Hovis loses lines as Tesco Express prefers Kingsmill and Burgen

Allied is pushing for “significant long-term growth”

Tesco is shaking up the bread fixture in its Express c-stores - spelling more bad news for Hovis.

In a fresh blow for the Premier Foods bread business, Tesco is set to drop its Hovis Soft White and Best of Both ranges in favour of Kingsmill Soft White and 50/50 from rival supplier Allied Bakeries. Tesco Express will continue to stock other Hovis lines but, in a further boon for Allied, is to begin carrying its Burgen healthy bread brand in Express stores.

Industry insiders said Premier hoped to boost its granary and wholemeal bread business in Express as part of the shake-up.

But with Tesco operating more than 1,300 Express stores, and increasing the number of outlets by almost 10% year-on-year [The Grocer’s Grocery Retail Structure 2013], the loss of the Best of Both and white bread business could not have come at a worse time for Premier.

After rebuilding its relationship with Tesco following trading dispute in 2010, Premier last year lost a £75m The Co-op Group contract to Allied. It restructured its bread and milling business following the loss, closing three sites and simplifying its logistics network. In January it reneged on Hovis’s 100% British wheat-sourcing pledge following a poor harvest, and is dealing with a strike at its Wigan Hovis plant (see right).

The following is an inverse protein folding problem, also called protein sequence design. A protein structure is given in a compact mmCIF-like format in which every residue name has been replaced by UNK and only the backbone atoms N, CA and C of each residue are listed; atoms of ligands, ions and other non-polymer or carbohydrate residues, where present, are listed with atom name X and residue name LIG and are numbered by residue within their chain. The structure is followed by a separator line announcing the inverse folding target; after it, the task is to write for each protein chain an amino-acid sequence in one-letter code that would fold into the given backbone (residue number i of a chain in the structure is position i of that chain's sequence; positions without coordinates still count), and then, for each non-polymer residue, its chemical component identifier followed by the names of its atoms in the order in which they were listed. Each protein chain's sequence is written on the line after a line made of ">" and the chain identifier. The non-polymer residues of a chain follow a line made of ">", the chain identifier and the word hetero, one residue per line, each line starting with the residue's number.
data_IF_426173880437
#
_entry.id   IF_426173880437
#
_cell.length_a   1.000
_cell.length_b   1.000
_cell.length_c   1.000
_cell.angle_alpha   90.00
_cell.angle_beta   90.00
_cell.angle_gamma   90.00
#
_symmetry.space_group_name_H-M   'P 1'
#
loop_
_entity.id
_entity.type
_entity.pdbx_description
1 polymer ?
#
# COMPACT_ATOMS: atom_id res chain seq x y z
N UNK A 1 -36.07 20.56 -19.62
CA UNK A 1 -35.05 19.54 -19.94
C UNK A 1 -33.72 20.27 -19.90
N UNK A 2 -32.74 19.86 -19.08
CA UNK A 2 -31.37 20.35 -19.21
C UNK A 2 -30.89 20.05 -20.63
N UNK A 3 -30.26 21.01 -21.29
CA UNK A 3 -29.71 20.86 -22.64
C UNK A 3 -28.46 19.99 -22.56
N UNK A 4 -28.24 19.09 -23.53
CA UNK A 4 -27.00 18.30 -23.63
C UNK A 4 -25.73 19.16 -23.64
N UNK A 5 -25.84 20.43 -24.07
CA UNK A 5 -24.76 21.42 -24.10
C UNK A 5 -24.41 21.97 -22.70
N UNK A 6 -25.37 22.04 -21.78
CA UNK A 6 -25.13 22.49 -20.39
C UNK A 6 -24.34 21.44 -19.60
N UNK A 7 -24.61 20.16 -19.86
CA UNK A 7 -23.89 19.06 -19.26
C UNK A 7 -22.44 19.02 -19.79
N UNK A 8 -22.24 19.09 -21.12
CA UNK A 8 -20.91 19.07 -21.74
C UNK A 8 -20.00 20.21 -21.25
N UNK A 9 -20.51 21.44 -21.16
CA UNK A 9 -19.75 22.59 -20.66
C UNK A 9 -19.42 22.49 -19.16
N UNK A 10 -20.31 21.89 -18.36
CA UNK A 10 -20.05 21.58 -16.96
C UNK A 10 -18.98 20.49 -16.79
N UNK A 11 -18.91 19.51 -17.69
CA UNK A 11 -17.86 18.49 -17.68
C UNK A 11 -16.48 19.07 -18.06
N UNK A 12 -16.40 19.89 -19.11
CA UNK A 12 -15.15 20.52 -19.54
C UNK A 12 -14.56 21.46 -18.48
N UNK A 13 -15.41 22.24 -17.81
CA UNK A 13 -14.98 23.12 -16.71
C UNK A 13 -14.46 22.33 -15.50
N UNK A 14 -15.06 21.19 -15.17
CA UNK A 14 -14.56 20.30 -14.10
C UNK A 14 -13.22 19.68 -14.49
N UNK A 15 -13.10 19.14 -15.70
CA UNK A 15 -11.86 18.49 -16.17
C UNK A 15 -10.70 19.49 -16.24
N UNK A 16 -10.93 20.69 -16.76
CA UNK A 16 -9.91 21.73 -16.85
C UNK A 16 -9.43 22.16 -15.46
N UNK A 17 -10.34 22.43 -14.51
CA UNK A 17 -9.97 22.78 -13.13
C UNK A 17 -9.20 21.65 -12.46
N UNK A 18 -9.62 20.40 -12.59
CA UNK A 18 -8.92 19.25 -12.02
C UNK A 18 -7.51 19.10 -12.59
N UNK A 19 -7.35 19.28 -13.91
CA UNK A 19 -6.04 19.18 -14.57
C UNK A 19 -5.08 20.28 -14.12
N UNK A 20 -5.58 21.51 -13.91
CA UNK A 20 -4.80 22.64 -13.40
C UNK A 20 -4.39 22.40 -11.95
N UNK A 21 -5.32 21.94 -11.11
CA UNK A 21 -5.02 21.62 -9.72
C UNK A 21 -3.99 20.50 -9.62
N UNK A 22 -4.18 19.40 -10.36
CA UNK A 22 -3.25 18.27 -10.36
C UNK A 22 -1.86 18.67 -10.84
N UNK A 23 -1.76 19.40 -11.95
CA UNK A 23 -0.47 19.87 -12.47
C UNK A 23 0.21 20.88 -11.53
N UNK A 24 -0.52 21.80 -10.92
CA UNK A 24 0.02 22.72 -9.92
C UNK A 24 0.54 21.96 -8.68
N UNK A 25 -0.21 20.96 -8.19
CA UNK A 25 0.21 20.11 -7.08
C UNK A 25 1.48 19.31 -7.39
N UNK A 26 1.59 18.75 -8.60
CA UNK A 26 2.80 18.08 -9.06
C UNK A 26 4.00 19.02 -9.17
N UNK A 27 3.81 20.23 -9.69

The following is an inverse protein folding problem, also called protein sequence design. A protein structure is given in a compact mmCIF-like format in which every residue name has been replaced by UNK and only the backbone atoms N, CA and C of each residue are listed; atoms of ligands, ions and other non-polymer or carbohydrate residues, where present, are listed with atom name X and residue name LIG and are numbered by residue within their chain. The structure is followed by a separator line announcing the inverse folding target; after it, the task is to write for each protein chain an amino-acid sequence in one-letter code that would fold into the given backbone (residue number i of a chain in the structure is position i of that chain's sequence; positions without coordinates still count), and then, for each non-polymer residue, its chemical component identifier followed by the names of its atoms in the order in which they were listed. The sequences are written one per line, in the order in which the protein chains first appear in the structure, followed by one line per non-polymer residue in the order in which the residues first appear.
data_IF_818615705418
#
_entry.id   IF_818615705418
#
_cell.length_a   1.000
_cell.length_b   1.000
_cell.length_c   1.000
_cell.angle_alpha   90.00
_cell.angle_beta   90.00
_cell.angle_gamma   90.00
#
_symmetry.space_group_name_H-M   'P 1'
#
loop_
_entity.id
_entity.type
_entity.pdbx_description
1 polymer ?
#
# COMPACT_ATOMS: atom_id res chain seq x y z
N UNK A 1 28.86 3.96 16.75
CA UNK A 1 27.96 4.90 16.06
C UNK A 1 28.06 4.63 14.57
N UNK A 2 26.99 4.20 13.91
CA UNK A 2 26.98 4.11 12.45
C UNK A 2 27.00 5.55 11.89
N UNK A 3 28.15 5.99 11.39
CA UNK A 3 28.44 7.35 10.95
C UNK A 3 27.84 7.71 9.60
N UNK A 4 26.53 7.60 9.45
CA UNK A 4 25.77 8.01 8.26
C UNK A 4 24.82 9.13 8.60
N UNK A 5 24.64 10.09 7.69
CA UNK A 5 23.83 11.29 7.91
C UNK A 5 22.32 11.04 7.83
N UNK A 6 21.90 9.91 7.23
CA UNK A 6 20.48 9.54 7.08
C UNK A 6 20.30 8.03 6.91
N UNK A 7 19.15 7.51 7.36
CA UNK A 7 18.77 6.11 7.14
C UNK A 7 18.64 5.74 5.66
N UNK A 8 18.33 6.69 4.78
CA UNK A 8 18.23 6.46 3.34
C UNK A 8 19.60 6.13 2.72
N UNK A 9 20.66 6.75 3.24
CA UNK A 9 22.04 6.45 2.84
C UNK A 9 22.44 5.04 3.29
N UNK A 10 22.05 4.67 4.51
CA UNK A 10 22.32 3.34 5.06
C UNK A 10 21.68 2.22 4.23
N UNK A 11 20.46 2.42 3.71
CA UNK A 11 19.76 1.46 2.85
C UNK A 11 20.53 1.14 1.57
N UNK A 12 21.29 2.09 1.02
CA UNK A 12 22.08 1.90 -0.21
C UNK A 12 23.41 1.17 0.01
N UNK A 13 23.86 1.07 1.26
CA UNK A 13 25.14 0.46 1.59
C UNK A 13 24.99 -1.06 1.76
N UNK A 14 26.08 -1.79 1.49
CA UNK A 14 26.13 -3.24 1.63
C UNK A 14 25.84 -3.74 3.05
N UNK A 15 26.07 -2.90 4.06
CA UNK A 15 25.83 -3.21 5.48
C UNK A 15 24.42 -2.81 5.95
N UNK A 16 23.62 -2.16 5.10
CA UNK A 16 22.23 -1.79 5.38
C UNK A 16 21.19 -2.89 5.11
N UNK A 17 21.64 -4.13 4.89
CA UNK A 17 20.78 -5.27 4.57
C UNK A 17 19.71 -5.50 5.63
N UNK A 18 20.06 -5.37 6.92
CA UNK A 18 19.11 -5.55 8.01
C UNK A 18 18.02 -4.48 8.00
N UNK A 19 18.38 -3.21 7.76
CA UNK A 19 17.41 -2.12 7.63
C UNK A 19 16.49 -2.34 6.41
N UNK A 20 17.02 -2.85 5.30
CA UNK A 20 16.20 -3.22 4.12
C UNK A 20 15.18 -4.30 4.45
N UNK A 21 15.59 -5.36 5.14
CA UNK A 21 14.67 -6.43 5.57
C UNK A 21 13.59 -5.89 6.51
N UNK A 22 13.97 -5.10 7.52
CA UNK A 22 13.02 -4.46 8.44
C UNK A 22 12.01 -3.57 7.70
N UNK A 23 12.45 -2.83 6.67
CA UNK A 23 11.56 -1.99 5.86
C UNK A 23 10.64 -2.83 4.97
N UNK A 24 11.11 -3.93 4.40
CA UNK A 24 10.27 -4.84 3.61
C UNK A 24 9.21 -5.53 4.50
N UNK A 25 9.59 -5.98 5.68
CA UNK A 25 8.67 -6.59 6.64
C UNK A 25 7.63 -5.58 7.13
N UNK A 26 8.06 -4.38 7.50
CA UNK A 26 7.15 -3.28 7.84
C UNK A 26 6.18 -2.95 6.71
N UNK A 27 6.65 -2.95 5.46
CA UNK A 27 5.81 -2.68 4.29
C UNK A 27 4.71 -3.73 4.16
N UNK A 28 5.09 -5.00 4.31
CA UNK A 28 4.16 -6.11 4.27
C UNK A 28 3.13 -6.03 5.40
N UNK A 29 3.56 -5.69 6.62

bread wars

January: Allied announces new production line in Stockport site

April: Premier closes Birmingham bakery plant with loss of about 500 jobs

April: Allied takes over £75m The Co-op Group contract from Premier and starts delivering into 4,000 stores

May: Allied opens new production line at Walthamstow site

July: Hovis restructures bread and milling business, announcing closure of mill in Barry, Vale of Glamorgan

August: BFAWU members at Hovis plant in Wigan start first of three planned week-long strikes

September: Kingsmill 50/50 and Soft White to replace Hovis Best of Both and Soft White in Tesco Express

In April, Premier CEO Gavin Darby said he hoped to return the bread business to profitability rather than chase volume in the wrapped bread market, which has fallen 1.8% by volume [Kantar Worldpanel 52 w/e 17 February 2013].

Investec analyst Martin Deboo said ‘walking away’ from the high-cost Co-op Group business had reflected Premier’s shift from chasing volume to retaining profit. “They may view the Tesco Express contract in the same light, but ceding ground to Allied in Britain’s biggest retailer, where Premier has been needing to rebuild bridges, is not without risks and consequences,” he added.

Despite the decline in the overall wrapped bread market, Allied Bakeries has invested heavily in its bakeries. The company was working to “achieve significant, long-term growth”, said Allied CEO Mark Fairweather. “This has meant we are positioned to service existing and additional contracts, such as Tesco Express.”

Allied has a 16.4% volume share of the bakery market compared with Premier’s 12.1%, while Warburtons holds 26.2% [Nielsen 12 w/e 6 July]. It is not expected that Warburtons, which also supplies Tesco Express, will lose listings as a result of the shake-up.

Premier Foods and Tesco both declined to comment on the changes.